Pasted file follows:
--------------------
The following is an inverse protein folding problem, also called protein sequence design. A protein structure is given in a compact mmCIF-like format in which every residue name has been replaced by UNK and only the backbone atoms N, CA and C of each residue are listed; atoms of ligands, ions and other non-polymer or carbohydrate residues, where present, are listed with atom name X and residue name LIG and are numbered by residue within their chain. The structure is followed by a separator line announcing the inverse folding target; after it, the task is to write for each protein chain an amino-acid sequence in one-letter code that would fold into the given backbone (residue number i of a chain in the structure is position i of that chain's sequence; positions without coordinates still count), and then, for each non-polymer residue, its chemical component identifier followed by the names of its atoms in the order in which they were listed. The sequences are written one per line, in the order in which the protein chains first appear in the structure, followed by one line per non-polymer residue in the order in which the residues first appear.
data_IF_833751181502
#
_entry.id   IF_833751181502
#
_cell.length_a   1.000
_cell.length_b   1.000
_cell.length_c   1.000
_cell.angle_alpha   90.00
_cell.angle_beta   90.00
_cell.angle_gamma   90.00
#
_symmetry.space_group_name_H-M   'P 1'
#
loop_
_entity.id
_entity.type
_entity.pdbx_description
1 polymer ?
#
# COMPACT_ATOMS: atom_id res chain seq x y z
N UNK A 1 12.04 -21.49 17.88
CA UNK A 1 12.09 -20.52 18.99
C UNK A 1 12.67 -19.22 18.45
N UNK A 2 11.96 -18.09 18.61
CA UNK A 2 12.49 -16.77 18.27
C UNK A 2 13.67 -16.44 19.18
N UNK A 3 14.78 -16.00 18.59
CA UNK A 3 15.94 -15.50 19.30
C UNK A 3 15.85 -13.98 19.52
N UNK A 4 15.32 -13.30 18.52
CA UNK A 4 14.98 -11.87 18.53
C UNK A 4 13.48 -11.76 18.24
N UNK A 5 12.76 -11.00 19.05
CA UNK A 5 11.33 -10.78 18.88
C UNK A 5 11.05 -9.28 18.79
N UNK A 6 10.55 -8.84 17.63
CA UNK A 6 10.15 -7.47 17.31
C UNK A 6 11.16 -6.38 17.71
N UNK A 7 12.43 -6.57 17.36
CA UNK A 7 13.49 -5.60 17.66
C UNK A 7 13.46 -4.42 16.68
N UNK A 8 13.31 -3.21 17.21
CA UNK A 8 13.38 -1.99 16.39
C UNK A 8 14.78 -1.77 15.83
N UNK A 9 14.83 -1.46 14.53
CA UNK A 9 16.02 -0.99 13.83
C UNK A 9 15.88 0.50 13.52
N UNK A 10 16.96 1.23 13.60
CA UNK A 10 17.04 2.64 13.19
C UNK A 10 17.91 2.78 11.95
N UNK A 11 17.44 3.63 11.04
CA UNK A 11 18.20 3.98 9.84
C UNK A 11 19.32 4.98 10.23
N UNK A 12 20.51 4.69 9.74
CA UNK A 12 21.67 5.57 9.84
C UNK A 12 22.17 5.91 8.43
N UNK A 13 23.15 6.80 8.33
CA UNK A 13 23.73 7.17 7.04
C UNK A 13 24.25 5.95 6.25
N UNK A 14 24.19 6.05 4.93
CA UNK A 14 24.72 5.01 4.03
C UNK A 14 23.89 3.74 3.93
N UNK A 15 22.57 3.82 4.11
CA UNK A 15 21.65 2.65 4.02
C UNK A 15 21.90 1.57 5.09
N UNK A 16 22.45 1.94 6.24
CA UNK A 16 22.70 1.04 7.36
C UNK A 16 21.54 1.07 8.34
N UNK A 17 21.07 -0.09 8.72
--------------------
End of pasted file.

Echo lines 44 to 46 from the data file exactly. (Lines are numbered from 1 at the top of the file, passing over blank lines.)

CA UNK A 8 13.38 -1.99 16.39
C UNK A 8 14.78 -1.77 15.83
N UNK A 9 14.83 -1.46 14.53